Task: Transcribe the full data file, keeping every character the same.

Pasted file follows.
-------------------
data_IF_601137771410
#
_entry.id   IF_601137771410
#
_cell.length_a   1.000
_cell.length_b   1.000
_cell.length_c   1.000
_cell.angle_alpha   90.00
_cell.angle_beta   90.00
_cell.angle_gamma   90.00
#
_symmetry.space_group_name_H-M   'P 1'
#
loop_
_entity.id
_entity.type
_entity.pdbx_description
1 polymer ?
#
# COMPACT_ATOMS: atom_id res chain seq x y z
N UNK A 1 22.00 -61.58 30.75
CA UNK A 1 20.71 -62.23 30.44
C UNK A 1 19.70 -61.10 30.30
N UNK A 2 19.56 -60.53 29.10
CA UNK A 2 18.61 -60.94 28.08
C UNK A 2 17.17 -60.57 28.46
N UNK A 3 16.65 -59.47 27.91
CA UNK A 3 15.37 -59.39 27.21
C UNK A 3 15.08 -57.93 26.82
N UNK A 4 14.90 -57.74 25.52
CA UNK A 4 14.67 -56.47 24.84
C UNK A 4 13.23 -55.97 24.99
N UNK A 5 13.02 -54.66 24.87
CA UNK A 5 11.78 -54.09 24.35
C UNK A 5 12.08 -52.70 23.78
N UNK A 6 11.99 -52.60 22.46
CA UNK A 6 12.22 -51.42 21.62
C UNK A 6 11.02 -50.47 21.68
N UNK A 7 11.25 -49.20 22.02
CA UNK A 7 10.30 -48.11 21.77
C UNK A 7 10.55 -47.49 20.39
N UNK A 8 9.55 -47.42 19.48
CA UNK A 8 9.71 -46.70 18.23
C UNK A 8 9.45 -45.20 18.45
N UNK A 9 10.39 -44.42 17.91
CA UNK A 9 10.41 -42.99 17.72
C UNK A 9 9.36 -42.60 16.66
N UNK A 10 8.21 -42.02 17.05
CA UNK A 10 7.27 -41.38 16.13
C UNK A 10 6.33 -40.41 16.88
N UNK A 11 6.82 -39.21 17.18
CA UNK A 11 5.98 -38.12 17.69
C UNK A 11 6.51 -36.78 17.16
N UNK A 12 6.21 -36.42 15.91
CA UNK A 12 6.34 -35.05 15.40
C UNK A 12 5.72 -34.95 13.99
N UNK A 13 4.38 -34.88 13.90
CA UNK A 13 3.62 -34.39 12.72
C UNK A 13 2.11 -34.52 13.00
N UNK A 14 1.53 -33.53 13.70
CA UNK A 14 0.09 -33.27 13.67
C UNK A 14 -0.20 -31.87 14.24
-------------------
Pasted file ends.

data_IF_601137771410
#
_entry.id   IF_601137771410
#
_cell.length_a   1.000
_cell.length_b   1.000
_cell.length_c   1.000
_cell.angle_alpha   90.00
_cell.angle_beta   90.00
_cell.angle_gamma   90.00
#
_symmetry.space_group_name_H-M   'P 1'
#
loop_
_entity.id
_entity.type
_entity.pdbx_description
1 polymer ?
#
# COMPACT_ATOMS: atom_id res chain seq x y z
N UNK A 1 22.00 -61.58 30.75
CA UNK A 1 20.71 -62.23 30.44
C UNK A 1 19.70 -61.10 30.30
N UNK A 2 19.56 -60.53 29.10
CA UNK A 2 18.61 -60.94 28.08
C UNK A 2 17.17 -60.57 28.46
N UNK A 3 16.65 -59.47 27.91
CA UNK A 3 15.37 -59.39 27.21
C UNK A 3 15.08 -57.93 26.82
N UNK A 4 14.90 -57.74 25.52
CA UNK A 4 14.67 -56.47 24.84
C UNK A 4 13.23 -55.97 24.99
N UNK A 5 13.02 -54.66 24.87
CA UNK A 5 11.78 -54.09 24.35
C UNK A 5 12.08 -52.70 23.78
N UNK A 6 11.99 -52.60 22.46
CA UNK A 6 12.22 -51.42 21.62
C UNK A 6 11.02 -50.47 21.68
N UNK A 7 11.25 -49.20 22.02
CA UNK A 7 10.30 -48.11 21.77
C UNK A 7 10.55 -47.49 20.39
N UNK A 8 9.55 -47.42 19.48
CA UNK A 8 9.71 -46.70 18.23
C UNK A 8 9.45 -45.20 18.45
N UNK A 9 10.39 -44.42 17.91
CA UNK A 9 10.41 -42.99 17.72
C UNK A 9 9.36 -42.60 16.66
N UNK A 10 8.21 -42.02 17.05
CA UNK A 10 7.27 -41.38 16.13
C UNK A 10 6.33 -40.41 16.88
N UNK A 11 6.82 -39.21 17.18
CA UNK A 11 5.98 -38.12 17.69
C UNK A 11 6.51 -36.78 17.16
N UNK A 12 6.21 -36.42 15.91
CA UNK A 12 6.34 -35.05 15.40
C UNK A 12 5.72 -34.95 13.99
N UNK A 13 4.38 -34.88 13.90
CA UNK A 13 3.62 -34.39 12.72
C UNK A 13 2.11 -34.52 13.00
N UNK A 14 1.53 -33.53 13.70
CA UNK A 14 0.09 -33.27 13.67
C UNK A 14 -0.20 -31.87 14.24